It’s that time of year when many are trying, and some are failing, to live up to their New Years’ resolution of losing weight. Many of these probably include resolutions to be more physically active in striving for this goal. But first, there are some common misconceptions about exercise and weight loss that need to be addressed.
Myth 1. Exercise is the best way to lose weight
Our energy balance is mostly determined by what we eat and our metabolic rate (the energy you burn when you do nothing). Our energy balance is determined only to a small extent by how active we are. That means losing weight just by being active is very hard work.
The American College of Sports Medicine recommends accumulating 250 to 300 minutes of moderate intensity exercise per week for weight loss. That is twice the amount of physical activity recommended for good health (30 minutes on most days), and most Australians don’t even manage that.
The best way to lose weight is through combining a nutritious, low-calorie diet with regular physical activity.
Myth 2. You can’t be fat and fit
Inactive people of healthy weight may look OK, but this isn’t necessarily the case. When you’re not active you have a higher risk of heart disease, diabetes, high blood pressure, osteoporosis, some cancers, depression and anxiety. Several studies have demonstrated the association between premature death and being overweight or obese disappears when fitness is taken into account (although another study disputed this).
This means you can still be metabolically healthy while being overweight, but only if you’re regularly active. Of course, people who are fit and of normal weight have the best health outcomes, so there are still plenty of reasons to try to shed some weight.
Myth 3. No pain, no gain
Or in other words, “no suffering, no weight loss”. As mentioned earlier, if you want to lose weight by being active, you will need to do a lot of it. But while physical activity of a moderate intensity is recommended, guidelines do not say activity needs to be of vigorous intensity.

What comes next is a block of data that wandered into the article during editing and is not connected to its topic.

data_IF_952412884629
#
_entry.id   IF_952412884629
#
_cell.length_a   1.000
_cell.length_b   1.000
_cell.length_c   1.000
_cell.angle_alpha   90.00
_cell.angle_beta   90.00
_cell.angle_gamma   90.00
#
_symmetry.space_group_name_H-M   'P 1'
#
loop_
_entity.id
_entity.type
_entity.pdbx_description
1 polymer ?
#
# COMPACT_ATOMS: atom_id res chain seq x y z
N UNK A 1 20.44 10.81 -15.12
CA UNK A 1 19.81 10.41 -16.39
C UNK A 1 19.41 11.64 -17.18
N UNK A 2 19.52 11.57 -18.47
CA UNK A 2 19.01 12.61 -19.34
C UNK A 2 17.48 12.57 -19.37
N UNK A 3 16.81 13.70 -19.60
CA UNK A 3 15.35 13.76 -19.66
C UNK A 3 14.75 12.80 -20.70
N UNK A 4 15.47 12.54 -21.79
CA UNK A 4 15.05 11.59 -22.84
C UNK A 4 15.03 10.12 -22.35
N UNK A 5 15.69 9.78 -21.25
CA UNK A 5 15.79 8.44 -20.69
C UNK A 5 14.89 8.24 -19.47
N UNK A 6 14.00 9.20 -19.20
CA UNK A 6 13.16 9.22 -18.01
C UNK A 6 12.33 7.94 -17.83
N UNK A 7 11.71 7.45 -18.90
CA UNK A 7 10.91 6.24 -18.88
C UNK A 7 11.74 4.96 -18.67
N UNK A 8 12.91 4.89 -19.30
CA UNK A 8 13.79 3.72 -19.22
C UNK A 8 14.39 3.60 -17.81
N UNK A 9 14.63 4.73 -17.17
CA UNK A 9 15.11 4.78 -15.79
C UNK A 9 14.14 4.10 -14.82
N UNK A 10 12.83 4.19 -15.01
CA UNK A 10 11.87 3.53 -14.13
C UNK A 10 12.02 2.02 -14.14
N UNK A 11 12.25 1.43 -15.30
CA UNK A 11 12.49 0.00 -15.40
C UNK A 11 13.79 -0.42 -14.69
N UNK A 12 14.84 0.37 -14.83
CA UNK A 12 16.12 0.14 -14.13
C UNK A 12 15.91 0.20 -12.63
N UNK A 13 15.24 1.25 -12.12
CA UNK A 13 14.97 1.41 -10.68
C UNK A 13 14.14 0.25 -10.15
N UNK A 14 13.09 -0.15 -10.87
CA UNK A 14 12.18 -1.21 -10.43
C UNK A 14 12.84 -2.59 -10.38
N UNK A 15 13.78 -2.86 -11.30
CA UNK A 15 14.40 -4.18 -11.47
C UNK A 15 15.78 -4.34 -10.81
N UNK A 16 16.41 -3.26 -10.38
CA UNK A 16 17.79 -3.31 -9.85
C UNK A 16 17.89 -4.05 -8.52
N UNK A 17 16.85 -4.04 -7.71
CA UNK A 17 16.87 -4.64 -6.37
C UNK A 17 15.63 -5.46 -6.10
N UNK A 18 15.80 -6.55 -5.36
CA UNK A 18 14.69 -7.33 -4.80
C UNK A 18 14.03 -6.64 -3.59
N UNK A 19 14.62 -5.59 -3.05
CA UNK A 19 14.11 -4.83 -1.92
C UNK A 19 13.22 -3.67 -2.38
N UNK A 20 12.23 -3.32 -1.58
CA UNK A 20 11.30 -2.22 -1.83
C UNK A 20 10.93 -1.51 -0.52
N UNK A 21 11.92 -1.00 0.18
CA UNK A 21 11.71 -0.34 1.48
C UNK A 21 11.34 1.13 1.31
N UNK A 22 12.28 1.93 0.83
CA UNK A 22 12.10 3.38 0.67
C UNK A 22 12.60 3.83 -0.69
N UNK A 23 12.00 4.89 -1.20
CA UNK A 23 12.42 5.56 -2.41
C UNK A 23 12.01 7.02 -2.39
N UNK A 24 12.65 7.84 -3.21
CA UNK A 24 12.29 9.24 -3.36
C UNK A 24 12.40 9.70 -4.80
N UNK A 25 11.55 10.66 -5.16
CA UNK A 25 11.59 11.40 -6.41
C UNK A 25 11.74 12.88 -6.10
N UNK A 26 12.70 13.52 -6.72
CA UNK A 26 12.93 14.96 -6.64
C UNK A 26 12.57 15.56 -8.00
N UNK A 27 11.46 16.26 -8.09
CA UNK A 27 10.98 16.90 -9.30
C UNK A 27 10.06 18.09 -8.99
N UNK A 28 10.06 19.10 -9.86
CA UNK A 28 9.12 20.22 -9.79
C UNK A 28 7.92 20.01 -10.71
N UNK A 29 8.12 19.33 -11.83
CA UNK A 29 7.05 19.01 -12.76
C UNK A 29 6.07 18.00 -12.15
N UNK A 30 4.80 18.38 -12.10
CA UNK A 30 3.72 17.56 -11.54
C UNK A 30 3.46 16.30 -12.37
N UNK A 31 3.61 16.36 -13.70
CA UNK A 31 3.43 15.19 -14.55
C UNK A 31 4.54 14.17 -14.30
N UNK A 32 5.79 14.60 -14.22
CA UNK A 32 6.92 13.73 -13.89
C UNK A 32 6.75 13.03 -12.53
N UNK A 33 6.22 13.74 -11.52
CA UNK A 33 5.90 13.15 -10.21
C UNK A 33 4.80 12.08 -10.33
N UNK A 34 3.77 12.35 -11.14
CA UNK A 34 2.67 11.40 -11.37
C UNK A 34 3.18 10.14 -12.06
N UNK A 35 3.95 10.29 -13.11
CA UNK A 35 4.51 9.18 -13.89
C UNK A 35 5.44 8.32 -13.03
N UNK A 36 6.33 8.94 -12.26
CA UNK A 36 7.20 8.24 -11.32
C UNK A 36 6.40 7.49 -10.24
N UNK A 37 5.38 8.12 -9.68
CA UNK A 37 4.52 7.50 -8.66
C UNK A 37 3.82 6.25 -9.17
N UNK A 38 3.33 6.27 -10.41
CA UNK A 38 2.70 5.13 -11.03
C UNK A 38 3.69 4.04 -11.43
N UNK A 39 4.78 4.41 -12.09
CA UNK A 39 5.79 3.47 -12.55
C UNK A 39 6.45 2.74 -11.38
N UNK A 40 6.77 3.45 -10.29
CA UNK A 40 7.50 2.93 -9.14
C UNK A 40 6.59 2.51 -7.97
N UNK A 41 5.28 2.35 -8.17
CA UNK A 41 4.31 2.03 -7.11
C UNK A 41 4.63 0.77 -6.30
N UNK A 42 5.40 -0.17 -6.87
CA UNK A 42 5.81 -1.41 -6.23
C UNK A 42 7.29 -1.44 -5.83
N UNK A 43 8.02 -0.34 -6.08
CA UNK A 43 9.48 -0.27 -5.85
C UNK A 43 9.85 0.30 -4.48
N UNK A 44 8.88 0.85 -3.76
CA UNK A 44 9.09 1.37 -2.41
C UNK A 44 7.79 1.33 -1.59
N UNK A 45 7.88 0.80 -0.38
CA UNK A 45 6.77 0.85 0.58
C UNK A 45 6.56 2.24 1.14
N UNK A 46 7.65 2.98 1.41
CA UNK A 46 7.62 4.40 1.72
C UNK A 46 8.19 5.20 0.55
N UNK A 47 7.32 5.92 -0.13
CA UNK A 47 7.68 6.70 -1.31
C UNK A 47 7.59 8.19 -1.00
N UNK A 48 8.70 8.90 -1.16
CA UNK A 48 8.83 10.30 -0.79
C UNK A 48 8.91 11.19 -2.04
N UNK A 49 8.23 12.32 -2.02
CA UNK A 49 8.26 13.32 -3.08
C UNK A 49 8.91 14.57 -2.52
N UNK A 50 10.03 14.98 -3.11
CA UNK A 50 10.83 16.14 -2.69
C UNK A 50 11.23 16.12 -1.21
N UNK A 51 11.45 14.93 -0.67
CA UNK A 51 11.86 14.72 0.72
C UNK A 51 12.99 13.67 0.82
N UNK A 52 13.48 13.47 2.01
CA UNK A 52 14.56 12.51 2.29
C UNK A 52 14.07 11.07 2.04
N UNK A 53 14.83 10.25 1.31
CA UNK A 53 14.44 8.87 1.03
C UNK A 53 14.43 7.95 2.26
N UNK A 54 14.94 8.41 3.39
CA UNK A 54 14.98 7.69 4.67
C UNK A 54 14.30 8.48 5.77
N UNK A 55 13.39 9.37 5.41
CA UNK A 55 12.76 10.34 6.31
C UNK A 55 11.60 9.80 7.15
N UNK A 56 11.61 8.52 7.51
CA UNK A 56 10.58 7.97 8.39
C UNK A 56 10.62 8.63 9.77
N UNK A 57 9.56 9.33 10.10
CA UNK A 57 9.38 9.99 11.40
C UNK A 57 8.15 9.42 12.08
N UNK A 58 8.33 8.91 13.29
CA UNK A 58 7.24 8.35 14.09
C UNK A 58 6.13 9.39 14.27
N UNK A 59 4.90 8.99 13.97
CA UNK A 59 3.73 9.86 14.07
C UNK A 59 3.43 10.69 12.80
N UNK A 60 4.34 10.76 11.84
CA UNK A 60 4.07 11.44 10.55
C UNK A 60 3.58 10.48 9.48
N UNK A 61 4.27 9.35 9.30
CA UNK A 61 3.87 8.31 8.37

Moderate intensity physical activity makes you breathe harder and may make it more difficult to talk, but you should still be able to carry on a conversation (such as brisk walking, riding a bicycle at a moderate pace). This is unlike vigorous physical activity, which will make you completely out of breath and will make you sweat profusely regardless of the weather conditions (such as running).
Moderate intensity physical activity is not painful and does not include excessive suffering to meet your goals. A study of weight loss in groups with higher intensity and lower volumes of activity compared to groups of lower intensity and higher volumes of activity did not find significant differences.
Myth 4. Only resistance training will help you lose weight
Resistance or strength training is good for you for several reasons. It increases functional capacity (the ability to perform tasks safely and independently) and lean body mass, and prevents falls and osteoporosis. But the main idea for promoting it to lose weight is that muscle mass needs more energy than fat mass, even when at rest. Therefore the more muscular you are, the higher your metabolic rate, which makes it easier to expend the energy you’re taking on board.
However, building muscle mass takes a serious effort, and you need to keep doing resistance training or significant loss of muscle mass will occur within weeks.
More importantly though, aerobic or endurance training is also good to help you lose weight. In fact, a recent study demonstrated that endurance training was more effective in producing weight loss compared to resistance training. It’s also likely many people will get more enjoyment out of a brisk walk than a session of weight-lifting, so the most important thing is to pick an exercise routine you enjoy and thus will actually stick to.
To help you get started on your journey to a more active and potentially leaner lifestyle, you can sign up for free physical activity programs such as www.10000steps.org.au. If you want to take part in our web-based physical activity research study, you can register your interest here.
Corneel Vandelanotte receives funding from Queensland Health (for maintaining the 10,000 Steps Australia program), the National Health and Medical Research Council (project funding) and the National Heart Foundation of Australia (salary support).